Expanding Consumer Credit Underpins Spending in Poland

Growing consumer lending as a result of the easing of credit restrictions is boosting consumer expenditure in Poland. The country’s strong domestic market helped its consumer expenditure to rise throughout the 2006-2011 period, making the Polish economy one of the top performers in Eastern Europe and the European Union. However, exchange rate fluctuations and high inflation are among the risks presented by significant public indebtedness.

Outstanding Balance of Consumer Lending by Category in Poland: 2006-2013



Source: Euromonitor International from national statistics/trade sources

Note: Data are in constant 2011 prices; Data for 2012 and 2013 are forecast.

  • Consumer credit in Poland expanded strongly in August 2012, up PLN183 million (US$58.7 million) on the month before. The increase in consumer lending came primarily as a result of banks easing borrowing restrictions, and the country’s banking sector regulator plans further moves in this direction. Seasonal borrowing fluctuations were also a factor. The move marked a shift in attitude from lenders, after a tightening of consumer credit conditions in the second quarter of 2012;
  • A boom in consumer credit helped underpin household spending, which saw Poland’s economy hold up well against the ravages of the global economic crisis and sovereign debt crisis, outperforming many of its more advanced fellow EU states. Over 2006-2011 consumer expenditure in Poland grew by 19.0% in real terms, against a 16.0% hike in real terms in total disposable income during the same period. However, increased levels of indebtedness can leave borrowers vulnerable to unforeseen economic shocks and exchange rate fluctuations.


  • Increases to the maximum loan size were cited by a fifth of banks surveyed by the National Bank of Poland in its third quarter 2012 report as a factor in the greater uptake of consumer credit. Easy access to large loans allows households to devote money to discretionary expenditure categories, and fast-track the acquisition of high-value goods and services, for which they would otherwise have to save up, deferring the purchasing moment. The fastest growing consumer expenditure category over 2006-2011 was communications, which posted a growth of 29.4% in real terms, as Poles snapped up smartphones, laptops and other gadgets thanks to the option of spreading the cost over a longer period;
  • However, the increase in consumer loans is not without risk. Poland’s rate of inflation fluctuated during 2006-2011, going from 1.1% in 2006 to 4.2% in 2011. Rising inflation prompts lenders to raise interest rates, and the resulting hikes to repayments cut into borrowers’ disposable incomes, driving them to curb spending elsewhere, especially on discretionary items;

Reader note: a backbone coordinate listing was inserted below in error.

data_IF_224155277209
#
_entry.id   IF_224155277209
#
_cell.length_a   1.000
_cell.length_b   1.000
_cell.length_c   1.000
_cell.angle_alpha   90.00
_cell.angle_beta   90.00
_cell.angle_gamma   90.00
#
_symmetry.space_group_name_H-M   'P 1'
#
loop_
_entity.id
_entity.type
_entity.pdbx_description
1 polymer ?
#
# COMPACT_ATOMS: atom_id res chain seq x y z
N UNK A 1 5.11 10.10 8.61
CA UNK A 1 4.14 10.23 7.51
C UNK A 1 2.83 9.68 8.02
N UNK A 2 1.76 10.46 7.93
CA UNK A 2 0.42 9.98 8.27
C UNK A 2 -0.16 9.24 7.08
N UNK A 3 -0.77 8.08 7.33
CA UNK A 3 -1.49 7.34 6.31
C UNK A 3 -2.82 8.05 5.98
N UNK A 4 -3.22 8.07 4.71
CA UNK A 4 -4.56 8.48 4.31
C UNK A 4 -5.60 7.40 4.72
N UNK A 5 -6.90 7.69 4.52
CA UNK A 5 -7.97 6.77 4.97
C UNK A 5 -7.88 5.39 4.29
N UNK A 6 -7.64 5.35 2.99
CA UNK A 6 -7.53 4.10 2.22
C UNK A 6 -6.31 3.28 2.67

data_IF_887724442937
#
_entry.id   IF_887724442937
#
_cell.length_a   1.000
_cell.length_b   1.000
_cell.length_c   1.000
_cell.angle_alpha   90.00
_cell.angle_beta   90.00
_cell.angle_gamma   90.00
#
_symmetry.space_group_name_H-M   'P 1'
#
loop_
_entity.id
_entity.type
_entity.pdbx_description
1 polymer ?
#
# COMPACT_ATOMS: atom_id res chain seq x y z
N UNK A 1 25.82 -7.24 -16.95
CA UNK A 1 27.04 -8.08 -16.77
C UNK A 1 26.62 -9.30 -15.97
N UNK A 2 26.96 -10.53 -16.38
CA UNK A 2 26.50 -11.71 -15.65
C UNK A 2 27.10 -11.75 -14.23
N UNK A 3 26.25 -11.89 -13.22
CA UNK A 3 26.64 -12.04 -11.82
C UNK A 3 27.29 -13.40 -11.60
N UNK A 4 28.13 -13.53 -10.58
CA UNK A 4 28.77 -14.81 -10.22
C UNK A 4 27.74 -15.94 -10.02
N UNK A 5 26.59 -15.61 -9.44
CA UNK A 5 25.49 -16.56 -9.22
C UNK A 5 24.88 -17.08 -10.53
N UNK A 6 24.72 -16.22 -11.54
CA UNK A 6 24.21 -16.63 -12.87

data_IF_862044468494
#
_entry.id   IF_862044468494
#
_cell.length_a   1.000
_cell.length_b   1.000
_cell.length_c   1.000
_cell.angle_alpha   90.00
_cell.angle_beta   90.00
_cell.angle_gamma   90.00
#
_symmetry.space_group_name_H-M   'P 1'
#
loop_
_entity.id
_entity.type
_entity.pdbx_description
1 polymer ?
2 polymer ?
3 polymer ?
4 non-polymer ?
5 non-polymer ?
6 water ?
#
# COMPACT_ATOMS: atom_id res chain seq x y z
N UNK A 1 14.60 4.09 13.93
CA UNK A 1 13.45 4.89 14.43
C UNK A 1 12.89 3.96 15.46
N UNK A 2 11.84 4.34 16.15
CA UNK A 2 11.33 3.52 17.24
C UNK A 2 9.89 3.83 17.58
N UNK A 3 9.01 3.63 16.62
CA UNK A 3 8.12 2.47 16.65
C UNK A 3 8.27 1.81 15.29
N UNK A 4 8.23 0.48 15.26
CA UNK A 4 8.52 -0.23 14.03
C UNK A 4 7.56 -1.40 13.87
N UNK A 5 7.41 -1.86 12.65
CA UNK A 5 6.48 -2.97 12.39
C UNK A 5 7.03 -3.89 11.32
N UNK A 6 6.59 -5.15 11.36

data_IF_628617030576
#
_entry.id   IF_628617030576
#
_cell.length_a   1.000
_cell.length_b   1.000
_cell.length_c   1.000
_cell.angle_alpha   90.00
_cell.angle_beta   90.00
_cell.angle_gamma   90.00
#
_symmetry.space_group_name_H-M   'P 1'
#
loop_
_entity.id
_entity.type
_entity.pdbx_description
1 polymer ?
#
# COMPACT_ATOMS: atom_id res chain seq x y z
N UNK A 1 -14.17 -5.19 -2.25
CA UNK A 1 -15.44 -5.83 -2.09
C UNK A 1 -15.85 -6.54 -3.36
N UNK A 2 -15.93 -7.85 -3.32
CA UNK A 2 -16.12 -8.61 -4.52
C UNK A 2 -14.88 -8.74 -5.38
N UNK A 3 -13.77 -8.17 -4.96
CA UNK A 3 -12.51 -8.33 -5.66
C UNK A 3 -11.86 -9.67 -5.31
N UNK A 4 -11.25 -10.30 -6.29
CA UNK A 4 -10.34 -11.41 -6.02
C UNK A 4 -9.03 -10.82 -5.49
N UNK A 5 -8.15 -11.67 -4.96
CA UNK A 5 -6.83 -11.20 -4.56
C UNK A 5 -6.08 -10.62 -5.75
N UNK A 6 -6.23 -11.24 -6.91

• Polish borrowers are also at the mercy of currency exchange fluctuations. Home buyers who took out mortgages denominated in the Swiss franc were burnt when the local currency, the zloty, lost value against the franc, going from a period high of PLN2.2 per CHF in 2008 to PLN3.3 in 2011. This plunged hundreds of thousands of mortgage holders into negative equity, leading to increased defaults and muted consumer spending, due to the decrease in perceived wealth. Poland’s financial regulators have mitigated this risk by advising banks to ditch foreign currency loans;
  • A reliance on consumer credit suppresses the appetite for and capacity to save. Poland’s savings ratio sank from 5.8% of disposable income in 2006 to 3.4% in 2011. While this has a positive short-term impact on consumer expenditure, it can leave households without a financial buffer in the event of sudden dips in disposable income.

Annual Consumer Expenditure and Savings Ratio in Poland: 2006-2015


Source: Euromonitor International from national statistics/Eurostat/UN/OECD

Note: Data are in constant 2011 prices; Data for 2012 and 2013 are forecast.


  • Consumer expenditure will continue to grow, albeit at slower rates of 0.9% year-on-year in real terms in 2012 and 1.0% year-on-year in real terms in 2013;
  • Consumer expenditure will continue to support the strong domestic market, which is credited with helping Poland avoid the fallout of wider European economic woes. Euromonitor International forecasts Poland’s GDP will grow by 2.7% in real terms in 2012, making it the most dynamic EU member state. The pace will pick up, with projected annual real GDP growth increasing from 2.7% in 2013 to 3.9% in 2015. This will feed through into higher earnings that will facilitate further consumption, creating a virtuous circle. The growth will consolidate Poland’s position as the second largest consumer market in Eastern Europe, behind Russia;
  • However, Poland is facing challenges including reducing its public deficit, improving its infrastructure, deficient financial markets and a low labour force participation rate. Bumps in the road ahead could dent consumer confidence, which may persuade Polish borrowers to pay down debt and take a more prudent approach to their personal finance by prioritising saving, thereby putting a brake on consumer expenditure.